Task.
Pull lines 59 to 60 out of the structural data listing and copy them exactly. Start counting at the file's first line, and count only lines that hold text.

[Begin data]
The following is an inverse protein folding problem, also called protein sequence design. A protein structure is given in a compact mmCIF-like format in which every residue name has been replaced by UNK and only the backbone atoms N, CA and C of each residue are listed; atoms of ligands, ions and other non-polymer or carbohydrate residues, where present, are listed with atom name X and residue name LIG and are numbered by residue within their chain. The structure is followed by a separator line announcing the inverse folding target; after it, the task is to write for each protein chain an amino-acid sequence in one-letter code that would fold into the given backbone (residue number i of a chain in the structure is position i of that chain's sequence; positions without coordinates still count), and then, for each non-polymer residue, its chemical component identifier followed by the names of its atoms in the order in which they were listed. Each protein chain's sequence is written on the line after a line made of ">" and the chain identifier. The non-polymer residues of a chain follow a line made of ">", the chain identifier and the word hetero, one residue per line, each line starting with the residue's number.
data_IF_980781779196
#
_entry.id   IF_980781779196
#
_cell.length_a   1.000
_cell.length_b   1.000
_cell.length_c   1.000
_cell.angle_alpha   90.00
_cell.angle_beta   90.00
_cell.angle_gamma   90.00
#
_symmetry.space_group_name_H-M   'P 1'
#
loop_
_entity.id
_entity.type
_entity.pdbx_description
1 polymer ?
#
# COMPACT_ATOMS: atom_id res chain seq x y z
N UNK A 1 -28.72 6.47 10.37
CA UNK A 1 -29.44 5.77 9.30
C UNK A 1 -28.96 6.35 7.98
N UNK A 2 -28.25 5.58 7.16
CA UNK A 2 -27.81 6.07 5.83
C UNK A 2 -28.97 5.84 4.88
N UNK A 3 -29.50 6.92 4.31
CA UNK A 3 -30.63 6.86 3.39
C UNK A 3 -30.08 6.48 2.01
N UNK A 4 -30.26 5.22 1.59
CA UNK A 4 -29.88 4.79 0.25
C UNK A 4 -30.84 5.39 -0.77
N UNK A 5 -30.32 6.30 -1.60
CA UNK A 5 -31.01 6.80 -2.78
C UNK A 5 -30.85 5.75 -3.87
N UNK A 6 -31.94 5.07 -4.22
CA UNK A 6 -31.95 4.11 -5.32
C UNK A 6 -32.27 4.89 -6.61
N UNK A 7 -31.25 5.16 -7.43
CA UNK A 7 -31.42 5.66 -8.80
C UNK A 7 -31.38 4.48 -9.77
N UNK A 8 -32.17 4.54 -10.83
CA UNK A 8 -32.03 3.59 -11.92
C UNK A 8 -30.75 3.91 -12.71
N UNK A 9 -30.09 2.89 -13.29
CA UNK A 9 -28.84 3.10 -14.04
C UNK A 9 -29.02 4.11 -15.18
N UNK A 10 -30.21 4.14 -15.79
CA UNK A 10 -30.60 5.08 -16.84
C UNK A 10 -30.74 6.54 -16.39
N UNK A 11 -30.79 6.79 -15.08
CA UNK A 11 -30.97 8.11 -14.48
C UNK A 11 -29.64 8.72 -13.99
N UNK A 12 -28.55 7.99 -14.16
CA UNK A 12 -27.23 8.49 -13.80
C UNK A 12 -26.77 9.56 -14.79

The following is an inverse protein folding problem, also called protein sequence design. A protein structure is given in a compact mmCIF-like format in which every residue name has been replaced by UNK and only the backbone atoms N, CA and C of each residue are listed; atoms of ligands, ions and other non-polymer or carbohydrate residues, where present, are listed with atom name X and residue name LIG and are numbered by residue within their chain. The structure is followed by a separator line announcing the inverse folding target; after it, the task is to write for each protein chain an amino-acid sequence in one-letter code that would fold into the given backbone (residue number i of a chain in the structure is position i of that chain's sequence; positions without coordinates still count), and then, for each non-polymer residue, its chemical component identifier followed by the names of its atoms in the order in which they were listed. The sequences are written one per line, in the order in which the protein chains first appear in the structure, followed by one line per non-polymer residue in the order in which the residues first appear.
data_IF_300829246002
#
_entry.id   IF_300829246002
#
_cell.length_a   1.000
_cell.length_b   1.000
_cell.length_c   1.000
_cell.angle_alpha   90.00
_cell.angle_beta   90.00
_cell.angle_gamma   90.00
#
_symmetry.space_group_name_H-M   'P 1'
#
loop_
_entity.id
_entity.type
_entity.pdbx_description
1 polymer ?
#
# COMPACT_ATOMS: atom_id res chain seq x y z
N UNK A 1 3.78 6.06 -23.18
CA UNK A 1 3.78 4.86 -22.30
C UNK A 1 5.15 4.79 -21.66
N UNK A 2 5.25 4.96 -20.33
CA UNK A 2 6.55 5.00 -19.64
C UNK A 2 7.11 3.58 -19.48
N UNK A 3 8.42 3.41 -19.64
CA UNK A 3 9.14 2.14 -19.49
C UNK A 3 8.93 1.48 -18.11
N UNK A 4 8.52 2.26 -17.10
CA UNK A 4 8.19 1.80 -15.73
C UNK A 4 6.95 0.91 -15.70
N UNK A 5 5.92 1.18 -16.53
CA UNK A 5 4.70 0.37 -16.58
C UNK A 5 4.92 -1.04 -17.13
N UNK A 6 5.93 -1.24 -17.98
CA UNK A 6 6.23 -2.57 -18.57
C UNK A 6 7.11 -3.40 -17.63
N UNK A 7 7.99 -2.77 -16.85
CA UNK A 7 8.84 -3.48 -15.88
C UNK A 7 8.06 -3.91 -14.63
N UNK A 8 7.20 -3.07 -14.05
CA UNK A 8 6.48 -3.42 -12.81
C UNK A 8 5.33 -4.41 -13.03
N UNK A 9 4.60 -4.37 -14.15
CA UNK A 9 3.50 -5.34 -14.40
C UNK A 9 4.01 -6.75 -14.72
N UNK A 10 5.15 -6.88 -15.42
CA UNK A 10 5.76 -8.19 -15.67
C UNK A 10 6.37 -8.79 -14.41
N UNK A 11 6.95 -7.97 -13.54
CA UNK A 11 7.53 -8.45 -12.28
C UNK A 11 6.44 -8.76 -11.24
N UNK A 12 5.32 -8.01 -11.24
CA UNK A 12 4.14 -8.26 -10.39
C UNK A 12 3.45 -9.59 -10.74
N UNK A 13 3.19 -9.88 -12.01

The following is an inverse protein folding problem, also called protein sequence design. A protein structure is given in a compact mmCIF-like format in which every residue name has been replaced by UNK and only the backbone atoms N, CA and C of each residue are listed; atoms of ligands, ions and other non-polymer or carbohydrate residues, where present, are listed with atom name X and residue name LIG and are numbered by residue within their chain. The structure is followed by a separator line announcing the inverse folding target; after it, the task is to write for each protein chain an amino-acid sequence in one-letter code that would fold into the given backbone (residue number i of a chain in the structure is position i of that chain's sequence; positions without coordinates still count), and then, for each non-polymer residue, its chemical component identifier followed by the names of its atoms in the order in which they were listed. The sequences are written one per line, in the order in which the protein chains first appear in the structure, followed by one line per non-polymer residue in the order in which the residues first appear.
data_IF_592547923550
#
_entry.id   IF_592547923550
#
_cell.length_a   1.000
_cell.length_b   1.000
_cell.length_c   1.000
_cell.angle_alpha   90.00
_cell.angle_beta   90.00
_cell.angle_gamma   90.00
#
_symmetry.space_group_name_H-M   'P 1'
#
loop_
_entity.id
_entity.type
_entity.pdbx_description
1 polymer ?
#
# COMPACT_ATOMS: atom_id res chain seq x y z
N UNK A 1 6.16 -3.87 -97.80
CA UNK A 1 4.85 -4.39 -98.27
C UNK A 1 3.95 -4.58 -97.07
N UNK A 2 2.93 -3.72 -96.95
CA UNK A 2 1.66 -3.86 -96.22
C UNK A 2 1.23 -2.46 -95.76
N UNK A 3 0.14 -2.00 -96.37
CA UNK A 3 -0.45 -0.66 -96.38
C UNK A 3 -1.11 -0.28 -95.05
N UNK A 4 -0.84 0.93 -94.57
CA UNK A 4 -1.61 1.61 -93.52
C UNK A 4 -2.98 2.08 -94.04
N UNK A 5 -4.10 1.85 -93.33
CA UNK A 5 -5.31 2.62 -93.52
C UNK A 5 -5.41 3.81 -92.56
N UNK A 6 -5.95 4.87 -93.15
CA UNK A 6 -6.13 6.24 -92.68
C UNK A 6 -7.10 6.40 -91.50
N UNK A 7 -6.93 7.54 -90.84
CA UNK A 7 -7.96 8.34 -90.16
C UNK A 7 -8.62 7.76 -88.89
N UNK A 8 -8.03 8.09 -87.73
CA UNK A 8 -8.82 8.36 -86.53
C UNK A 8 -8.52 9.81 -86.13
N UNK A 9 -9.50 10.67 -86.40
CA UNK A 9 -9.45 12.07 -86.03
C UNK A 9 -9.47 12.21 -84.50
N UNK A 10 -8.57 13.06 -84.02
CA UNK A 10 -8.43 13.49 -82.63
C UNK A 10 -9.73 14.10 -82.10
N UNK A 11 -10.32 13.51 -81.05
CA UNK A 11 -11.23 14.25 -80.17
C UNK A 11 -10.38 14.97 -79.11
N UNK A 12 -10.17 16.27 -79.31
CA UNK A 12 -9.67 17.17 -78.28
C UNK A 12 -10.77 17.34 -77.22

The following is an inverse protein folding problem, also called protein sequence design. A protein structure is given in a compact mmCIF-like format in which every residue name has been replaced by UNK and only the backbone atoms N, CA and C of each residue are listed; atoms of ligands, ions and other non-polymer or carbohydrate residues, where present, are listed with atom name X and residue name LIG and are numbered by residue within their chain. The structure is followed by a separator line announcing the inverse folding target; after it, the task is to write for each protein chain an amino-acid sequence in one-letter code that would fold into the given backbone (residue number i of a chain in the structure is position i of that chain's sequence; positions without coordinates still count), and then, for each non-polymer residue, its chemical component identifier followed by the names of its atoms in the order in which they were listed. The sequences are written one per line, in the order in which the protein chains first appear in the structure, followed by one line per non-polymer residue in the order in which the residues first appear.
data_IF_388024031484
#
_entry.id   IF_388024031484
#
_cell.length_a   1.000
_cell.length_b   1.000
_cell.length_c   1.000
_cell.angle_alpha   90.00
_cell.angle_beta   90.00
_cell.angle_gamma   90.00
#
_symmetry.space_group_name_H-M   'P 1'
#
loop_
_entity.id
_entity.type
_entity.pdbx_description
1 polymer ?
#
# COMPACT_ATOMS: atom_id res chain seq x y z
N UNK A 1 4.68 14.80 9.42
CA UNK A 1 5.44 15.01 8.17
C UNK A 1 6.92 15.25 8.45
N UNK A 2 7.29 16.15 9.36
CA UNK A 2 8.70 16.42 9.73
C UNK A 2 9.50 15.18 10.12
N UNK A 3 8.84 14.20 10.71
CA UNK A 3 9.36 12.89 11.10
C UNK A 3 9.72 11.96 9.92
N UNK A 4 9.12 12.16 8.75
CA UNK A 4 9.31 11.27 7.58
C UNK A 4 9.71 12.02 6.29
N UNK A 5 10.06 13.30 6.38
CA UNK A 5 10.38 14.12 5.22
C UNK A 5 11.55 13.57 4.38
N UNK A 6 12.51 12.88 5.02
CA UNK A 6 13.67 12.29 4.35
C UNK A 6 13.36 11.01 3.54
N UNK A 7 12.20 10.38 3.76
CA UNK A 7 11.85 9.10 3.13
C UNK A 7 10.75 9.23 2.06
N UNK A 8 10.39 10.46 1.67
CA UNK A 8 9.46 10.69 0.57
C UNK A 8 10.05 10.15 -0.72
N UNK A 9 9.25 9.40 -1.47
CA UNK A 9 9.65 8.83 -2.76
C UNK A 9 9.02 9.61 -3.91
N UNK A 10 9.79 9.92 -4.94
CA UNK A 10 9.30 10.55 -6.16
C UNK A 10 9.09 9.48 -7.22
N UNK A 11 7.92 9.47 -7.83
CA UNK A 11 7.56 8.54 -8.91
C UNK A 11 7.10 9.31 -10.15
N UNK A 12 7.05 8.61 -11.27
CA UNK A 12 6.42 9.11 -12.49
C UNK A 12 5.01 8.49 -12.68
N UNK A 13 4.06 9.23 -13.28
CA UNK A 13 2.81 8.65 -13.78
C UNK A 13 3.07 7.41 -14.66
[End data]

data_IF_300829246002
#